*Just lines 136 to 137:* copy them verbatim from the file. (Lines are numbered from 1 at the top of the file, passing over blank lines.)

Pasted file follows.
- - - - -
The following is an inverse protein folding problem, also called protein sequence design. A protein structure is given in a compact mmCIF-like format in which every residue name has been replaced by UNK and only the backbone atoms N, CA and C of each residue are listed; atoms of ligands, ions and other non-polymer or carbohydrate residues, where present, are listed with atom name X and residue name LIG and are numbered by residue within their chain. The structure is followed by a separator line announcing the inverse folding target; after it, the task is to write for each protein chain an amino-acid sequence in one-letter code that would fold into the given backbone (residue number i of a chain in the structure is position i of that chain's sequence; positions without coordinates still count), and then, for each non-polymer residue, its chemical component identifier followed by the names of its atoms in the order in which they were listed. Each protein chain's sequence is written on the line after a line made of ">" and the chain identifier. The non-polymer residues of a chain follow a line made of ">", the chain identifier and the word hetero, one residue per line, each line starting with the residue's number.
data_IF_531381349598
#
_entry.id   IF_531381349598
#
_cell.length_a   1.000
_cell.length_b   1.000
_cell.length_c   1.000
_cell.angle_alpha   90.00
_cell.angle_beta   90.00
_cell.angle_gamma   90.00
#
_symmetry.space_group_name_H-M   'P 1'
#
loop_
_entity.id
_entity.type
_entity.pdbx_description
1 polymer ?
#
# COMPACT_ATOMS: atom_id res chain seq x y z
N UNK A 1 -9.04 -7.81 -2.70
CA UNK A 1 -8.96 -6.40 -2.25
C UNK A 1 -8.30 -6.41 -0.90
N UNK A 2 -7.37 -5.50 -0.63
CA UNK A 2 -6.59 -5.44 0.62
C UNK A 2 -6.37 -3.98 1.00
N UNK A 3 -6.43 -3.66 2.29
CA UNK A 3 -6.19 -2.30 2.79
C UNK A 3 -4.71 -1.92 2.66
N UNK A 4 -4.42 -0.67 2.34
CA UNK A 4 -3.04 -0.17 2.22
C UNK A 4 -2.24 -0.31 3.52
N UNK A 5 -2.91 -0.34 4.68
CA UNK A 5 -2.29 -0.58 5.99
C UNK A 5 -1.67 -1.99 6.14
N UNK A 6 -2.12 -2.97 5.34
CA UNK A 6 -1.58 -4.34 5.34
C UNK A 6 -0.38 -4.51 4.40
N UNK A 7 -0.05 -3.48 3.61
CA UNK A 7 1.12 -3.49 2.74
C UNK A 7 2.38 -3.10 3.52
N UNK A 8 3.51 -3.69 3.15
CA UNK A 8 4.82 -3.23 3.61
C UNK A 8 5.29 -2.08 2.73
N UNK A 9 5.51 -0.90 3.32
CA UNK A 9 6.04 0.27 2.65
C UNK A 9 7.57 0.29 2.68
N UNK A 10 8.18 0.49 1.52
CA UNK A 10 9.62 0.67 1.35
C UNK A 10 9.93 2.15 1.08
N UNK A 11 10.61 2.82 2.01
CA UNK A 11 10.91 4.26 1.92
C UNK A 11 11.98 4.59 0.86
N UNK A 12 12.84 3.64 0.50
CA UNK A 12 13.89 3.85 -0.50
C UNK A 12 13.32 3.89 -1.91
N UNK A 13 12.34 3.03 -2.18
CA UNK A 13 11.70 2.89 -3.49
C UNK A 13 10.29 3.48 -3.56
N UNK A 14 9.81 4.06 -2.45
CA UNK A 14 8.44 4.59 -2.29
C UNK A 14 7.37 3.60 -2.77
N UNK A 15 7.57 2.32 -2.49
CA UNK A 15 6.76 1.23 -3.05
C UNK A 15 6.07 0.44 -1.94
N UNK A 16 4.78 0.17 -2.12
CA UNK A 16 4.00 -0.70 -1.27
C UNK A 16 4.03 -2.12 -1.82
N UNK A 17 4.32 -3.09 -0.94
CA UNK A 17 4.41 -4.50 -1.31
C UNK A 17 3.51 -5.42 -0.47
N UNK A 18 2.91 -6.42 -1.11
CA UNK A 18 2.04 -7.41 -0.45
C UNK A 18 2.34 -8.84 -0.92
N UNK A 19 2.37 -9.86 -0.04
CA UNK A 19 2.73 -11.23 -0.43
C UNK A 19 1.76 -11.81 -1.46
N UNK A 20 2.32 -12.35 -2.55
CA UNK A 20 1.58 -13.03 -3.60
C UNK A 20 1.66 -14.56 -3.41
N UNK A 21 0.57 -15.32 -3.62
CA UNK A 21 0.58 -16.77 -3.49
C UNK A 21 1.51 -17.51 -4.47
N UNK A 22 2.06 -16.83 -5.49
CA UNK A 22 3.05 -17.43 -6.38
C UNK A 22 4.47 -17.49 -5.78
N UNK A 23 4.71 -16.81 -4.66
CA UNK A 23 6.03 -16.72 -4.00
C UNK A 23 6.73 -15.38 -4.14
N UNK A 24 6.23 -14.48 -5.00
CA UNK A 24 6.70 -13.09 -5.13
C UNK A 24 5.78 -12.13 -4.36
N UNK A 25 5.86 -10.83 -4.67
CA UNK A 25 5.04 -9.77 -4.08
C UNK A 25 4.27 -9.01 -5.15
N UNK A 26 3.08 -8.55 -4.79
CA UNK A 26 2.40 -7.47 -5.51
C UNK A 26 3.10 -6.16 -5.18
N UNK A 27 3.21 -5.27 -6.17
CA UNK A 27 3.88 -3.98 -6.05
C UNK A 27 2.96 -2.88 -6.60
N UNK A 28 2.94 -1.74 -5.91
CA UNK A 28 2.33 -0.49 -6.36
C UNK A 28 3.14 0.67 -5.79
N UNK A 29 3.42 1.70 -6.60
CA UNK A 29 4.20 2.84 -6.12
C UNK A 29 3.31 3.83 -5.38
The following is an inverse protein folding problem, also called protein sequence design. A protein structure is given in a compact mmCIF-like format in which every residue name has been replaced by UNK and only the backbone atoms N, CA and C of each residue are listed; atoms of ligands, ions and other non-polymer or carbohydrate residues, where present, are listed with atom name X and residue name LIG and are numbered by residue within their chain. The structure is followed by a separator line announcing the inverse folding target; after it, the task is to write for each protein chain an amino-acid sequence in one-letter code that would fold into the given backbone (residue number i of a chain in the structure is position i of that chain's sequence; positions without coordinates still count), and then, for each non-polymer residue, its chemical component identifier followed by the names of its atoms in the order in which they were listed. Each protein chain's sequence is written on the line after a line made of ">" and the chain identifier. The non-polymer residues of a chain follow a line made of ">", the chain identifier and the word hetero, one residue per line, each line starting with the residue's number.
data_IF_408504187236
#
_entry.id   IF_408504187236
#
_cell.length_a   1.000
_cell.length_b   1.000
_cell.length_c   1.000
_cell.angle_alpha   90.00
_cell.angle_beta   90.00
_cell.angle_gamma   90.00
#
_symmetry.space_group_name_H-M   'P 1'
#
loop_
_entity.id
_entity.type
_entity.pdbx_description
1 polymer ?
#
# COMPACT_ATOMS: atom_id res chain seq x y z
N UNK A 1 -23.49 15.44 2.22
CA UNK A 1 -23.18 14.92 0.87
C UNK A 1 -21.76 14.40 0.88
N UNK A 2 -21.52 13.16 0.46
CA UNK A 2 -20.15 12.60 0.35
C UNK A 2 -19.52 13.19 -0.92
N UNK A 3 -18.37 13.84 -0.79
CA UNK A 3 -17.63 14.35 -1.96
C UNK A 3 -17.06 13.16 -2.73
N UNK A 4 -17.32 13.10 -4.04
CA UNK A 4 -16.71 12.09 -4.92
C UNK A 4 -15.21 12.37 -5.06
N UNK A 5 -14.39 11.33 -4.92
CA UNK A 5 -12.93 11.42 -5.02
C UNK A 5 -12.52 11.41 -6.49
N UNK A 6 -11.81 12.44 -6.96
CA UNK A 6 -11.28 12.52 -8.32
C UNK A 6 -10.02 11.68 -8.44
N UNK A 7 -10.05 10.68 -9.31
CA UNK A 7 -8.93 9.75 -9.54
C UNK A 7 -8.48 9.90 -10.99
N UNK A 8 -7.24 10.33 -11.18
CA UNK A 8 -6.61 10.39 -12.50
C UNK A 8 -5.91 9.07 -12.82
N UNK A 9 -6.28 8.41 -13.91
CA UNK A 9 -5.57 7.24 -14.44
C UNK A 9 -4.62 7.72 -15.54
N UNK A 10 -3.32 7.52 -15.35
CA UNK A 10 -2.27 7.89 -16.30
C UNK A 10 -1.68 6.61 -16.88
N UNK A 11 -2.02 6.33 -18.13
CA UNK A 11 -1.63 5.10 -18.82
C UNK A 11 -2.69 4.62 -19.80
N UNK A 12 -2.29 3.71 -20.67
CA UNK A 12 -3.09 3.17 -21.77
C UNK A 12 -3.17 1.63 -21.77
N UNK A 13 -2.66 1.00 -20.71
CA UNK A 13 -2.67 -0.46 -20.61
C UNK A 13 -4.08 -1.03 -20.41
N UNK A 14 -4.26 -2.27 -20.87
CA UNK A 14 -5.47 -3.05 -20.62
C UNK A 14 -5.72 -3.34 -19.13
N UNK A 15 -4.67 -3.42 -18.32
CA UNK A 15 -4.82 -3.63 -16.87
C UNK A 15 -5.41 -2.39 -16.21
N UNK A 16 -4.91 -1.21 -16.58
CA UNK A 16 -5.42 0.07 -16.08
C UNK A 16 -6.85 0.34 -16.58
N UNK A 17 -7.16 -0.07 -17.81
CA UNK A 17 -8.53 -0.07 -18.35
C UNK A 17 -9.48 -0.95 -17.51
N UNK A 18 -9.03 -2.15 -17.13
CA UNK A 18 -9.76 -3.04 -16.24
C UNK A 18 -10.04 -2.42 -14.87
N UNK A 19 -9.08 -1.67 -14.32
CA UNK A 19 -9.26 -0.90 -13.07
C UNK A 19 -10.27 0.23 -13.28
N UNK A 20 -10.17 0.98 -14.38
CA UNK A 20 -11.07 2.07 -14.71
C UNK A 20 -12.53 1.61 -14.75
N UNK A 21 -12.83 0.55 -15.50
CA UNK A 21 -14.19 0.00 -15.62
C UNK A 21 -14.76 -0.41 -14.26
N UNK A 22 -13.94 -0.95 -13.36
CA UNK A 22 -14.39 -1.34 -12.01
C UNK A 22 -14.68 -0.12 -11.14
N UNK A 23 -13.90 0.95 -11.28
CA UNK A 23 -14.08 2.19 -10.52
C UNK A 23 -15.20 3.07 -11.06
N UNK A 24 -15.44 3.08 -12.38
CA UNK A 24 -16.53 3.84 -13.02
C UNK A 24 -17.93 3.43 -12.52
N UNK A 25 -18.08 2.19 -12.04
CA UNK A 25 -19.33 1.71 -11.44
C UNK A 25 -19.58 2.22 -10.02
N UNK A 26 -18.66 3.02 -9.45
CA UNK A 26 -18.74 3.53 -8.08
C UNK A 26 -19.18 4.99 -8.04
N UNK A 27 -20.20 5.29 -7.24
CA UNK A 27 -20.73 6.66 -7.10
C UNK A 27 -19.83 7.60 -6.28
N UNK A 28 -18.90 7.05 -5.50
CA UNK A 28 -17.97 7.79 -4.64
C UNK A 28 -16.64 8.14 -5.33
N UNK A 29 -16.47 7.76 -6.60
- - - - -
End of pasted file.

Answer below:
N UNK A 3 -18.37 13.84 -0.79
CA UNK A 3 -17.63 14.35 -1.96